Distribution as Nollywood’s unfinished business in 2016
Although it is not the first time that a Nigerian movie has smashed box office records, the amount that The Wedding Party (or TWP) has so far earned in less than three weeks in cinemas across the country, is unprecedented in the history of Nollywood. It is true that Ayo Makun (aka AY) smashed box office record twice – first with his 2015 comedy 30 Days in Atlanta, which reportedly raked in over N150 million, and then in 2016, with his second comedy feature Trip to Jamaica, which has so far raked in N175 million. But these figures were earned over a long period of time unlike TWP, which started its box office haul by earning N110 million in just one week of release. This is after it earned N66 million in seven days and N36 million in its opening weekend.
No Nigerian movie in recent history has been this well received. Only films of the celluloid era like Jab Adu’s Bisi: Daughter of the River, Ola Balogun’s Ajani Ogun, films by Chief Hubert Ogunde like Aiye and Ayanmo, films by Chief Adeyemi Afolayan, like Taxi Driver and Ajani Ogun, and more recently films by Ayo Makun, have come close to receiving this level of acceptance. With its current performance, there is no doubt that TWP looks set to be the biggest film ever released in Nigerian and West African cinemas.
An exciting film that features some of Nigeria’s best performers, including Richard Mofe Damijo, Sola Sobowale, Ireti Doyle, Adesua Etomi and Eyinna Nwigwe, the success of TWP, a collaboration between EbonyLife TV, FilmOne and Koga Studios at the cinema, has shown that Nigerians will troop in large numbers to the cinema to see Nollywood films once they are entertaining and they are able to relate with the story. Also, it is proving that the local theatrical window can be a huge contributor and income stream for film financiers. It means that with more cinemas, filmmakers can earn good revenue from the box office. The success of TWP has also shown that the modern cinema space in Nigeria is growing rapidly. Therefore, all that is needed is more of such spaces as more Nigerians clamour to see well-made Nigerian movies.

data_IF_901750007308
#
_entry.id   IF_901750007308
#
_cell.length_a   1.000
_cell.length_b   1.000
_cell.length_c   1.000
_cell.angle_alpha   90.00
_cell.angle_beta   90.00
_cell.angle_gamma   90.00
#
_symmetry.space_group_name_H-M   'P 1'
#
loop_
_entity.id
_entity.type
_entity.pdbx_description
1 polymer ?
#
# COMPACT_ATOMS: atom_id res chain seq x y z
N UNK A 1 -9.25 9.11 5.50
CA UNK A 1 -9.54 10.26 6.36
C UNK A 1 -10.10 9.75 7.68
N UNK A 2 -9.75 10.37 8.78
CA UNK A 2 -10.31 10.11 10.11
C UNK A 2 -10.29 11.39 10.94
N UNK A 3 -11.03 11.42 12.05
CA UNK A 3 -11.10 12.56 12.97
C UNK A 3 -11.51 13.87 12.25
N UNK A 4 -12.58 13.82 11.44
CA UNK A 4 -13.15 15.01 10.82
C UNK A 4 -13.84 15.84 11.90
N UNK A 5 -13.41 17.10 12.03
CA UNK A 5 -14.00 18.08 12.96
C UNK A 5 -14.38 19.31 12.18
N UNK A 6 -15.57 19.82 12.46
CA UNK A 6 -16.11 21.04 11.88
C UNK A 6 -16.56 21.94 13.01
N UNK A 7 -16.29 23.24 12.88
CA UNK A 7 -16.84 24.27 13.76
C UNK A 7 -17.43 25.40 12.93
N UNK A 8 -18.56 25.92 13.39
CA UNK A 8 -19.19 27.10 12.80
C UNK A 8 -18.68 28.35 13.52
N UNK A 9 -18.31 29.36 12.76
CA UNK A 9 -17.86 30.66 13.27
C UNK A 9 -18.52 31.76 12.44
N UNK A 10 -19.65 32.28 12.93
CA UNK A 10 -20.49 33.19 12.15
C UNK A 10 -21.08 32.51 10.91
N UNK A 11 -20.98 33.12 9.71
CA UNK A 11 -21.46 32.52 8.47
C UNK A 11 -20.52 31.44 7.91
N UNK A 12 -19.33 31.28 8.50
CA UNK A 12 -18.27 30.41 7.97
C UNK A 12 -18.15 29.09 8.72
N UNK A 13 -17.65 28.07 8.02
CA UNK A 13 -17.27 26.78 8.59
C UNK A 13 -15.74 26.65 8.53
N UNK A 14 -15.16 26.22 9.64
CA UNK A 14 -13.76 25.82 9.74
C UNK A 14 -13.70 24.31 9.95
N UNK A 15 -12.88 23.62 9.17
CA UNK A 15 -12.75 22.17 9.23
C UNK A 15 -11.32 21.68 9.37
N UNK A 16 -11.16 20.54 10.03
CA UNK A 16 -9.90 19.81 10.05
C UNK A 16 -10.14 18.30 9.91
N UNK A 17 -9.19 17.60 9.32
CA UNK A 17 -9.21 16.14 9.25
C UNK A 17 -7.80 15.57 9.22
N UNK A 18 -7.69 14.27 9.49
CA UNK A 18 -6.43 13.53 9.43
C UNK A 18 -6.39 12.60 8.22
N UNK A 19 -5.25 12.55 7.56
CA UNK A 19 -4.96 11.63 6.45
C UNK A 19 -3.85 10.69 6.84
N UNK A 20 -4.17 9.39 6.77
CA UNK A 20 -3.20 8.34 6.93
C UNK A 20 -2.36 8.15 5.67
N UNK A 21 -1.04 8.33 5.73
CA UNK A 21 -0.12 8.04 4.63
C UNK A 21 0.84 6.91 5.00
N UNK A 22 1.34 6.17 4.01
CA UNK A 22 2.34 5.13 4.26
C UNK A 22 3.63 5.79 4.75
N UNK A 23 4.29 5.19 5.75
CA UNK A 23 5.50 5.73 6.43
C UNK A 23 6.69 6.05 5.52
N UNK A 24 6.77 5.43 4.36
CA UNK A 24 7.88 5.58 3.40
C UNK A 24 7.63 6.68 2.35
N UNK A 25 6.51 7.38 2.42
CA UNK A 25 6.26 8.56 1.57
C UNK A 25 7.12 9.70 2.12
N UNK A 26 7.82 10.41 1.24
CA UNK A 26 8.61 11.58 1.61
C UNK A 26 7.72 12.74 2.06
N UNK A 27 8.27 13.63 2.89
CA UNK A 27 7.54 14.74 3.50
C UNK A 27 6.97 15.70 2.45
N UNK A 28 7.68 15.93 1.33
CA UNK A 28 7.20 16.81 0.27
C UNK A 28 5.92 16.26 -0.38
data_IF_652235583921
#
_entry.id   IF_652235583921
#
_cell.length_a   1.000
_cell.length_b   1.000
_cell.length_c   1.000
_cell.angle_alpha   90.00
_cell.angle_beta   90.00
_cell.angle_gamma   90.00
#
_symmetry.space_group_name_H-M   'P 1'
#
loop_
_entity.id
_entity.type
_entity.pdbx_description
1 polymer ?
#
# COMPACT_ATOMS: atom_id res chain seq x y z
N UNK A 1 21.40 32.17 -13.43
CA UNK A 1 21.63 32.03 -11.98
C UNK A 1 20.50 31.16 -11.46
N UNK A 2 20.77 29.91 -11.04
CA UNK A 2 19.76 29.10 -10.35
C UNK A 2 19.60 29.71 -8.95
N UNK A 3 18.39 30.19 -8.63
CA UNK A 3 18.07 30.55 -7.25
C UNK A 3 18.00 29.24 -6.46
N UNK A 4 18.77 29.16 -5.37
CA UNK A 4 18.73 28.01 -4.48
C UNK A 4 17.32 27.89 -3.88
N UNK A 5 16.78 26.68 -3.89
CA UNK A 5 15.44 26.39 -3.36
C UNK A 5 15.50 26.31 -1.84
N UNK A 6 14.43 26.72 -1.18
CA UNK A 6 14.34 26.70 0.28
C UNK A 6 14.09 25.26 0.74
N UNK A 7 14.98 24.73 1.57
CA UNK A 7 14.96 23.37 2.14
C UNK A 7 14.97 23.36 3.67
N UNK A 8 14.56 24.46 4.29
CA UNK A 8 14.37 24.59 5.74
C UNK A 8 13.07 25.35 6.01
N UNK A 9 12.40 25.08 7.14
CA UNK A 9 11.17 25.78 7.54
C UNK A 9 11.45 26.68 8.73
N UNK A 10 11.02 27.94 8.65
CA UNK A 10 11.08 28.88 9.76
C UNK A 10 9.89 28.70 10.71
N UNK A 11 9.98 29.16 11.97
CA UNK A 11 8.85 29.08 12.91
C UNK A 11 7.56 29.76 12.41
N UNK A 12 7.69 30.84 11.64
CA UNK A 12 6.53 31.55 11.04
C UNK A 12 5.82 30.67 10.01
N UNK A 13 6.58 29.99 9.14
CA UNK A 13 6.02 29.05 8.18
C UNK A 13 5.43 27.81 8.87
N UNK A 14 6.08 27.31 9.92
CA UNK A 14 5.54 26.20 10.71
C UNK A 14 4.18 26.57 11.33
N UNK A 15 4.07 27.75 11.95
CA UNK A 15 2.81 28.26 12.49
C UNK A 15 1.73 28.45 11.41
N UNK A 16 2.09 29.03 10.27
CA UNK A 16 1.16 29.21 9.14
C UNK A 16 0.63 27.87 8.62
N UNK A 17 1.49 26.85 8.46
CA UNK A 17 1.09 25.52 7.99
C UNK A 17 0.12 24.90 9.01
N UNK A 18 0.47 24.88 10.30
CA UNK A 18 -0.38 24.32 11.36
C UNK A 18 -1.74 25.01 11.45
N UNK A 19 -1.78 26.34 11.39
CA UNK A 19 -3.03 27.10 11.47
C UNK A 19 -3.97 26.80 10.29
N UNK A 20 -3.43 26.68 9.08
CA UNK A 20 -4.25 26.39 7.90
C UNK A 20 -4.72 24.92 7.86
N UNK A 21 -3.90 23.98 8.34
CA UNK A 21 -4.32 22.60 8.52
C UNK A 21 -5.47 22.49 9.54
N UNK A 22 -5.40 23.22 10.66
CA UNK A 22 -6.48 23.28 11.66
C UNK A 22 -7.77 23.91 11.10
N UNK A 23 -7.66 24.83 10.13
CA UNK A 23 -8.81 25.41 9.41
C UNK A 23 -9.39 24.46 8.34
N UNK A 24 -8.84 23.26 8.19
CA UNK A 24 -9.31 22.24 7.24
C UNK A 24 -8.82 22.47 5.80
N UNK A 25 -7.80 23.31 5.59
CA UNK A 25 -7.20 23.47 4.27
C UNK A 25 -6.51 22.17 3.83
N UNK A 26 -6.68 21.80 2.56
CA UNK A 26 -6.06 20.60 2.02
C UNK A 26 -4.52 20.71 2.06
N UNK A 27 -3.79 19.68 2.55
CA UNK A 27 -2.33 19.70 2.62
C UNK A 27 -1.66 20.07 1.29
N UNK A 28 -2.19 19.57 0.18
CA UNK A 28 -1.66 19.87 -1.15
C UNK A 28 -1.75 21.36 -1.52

With less than 30 screens in 2010, when Ije by Chineze Anyaene was released, the figure has risen to about 128 screens in 28 cinemas across the country. Observers are of the opinion that with more screens, extensive promotion and quality productions that excite, it would be possible for a Nollywood film to gross N1 billion at the box office.
President, Association of Movie Producers (AMP), Ralph Nwadike, is excited at the feat the producers of TWP have made with the film.
“It is one of the best news I have heard this year,” he enthused. “It means that producers and investors can actually exploit the theatrical window to their advantage and just use the other windows, including DVD release as jara (extra revenue).”
Although he is happy that the theatrical window has opened up a major income stream for filmmakers, Nwadike canvassed the resuscitation of the DVD market, which he said remains the major source of revenue for the average filmmaker.
“Not all movies will be released in the cinema,” he said. “Some will have to go directly to DVD and even the cinema movies will eventually be released as DVD. So, we need to get that stream working as it used to be in the days of yore if we want revenues from our movies to make sense because there are many Nigerians, who don’t have access to cinema but can afford to buy the DVDs.”
Notable distributor Gab Onyi Okoye spoke in the same vein. Gabosky wants distribution in Nigeria structured in a way that filmmakers can earn more revenue from sales of DVD, just as they are earning monies from other platforms.
According to him: “These films that are doing so well in cinemas will eventually be released as DVD for millions of people who would not have seen them or who want the movies for keeps. How will we sell the movies in this directionless distribution environment?”
Okoye called on the relevant regulatory agency, especially National Film and Video Censors Board (NFVCB), to quickly address the distribution challenge in the industry.
Indeed, the NFVCB’s inability to address the distribution challenge continues to worsen the fortunes of the industry. Nearly a decade after it was introduced, the distribution framework has failed to yield the desired results. Even those who embraced the policy at inception have turned around to say that the framework has led to the collapse of the industry and has set the industry back by at least a decade. Indeed, things were fairly going well with format even though informally done before the imposition of the distribution regime.